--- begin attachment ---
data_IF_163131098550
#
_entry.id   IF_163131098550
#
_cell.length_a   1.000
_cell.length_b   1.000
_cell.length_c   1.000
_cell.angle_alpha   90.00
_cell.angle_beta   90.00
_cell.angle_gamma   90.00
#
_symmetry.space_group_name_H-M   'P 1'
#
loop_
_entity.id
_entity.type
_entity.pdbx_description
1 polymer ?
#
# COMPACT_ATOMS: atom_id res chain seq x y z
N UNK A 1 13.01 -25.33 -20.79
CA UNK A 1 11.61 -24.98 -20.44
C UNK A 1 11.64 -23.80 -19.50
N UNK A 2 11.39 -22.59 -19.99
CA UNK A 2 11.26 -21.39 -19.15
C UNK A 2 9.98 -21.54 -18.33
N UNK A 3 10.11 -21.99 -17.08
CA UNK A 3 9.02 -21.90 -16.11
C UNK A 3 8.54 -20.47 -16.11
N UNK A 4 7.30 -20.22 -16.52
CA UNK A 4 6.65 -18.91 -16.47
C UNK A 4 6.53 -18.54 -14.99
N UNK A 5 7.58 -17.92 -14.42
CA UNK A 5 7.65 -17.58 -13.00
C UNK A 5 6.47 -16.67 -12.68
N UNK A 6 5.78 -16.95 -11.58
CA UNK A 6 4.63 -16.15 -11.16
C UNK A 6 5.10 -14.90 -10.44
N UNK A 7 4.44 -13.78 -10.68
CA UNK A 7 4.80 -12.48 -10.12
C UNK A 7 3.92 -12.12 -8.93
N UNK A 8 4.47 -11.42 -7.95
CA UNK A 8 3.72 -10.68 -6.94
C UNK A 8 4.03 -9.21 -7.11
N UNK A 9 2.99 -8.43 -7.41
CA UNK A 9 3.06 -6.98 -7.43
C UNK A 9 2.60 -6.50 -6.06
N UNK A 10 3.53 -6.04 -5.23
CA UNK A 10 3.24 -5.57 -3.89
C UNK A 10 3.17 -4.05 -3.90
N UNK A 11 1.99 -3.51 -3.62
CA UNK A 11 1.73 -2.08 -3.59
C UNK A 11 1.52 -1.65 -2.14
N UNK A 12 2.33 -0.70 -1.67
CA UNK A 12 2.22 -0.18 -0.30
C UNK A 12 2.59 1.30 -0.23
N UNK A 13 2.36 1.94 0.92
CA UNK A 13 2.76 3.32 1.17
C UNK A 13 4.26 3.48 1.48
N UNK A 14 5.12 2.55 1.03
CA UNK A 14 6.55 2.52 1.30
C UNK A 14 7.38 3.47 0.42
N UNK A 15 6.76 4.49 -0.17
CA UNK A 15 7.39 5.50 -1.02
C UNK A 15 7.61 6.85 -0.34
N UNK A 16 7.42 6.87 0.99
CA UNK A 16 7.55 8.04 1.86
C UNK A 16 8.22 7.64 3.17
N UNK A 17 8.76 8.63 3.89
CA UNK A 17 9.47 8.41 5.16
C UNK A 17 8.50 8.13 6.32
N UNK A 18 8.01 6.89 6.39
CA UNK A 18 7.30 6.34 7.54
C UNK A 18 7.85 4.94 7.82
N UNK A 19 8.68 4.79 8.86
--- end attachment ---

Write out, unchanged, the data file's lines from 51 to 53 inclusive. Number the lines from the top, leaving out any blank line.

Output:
N UNK A 11 1.99 -3.51 -3.62
CA UNK A 11 1.73 -2.08 -3.59
C UNK A 11 1.52 -1.65 -2.14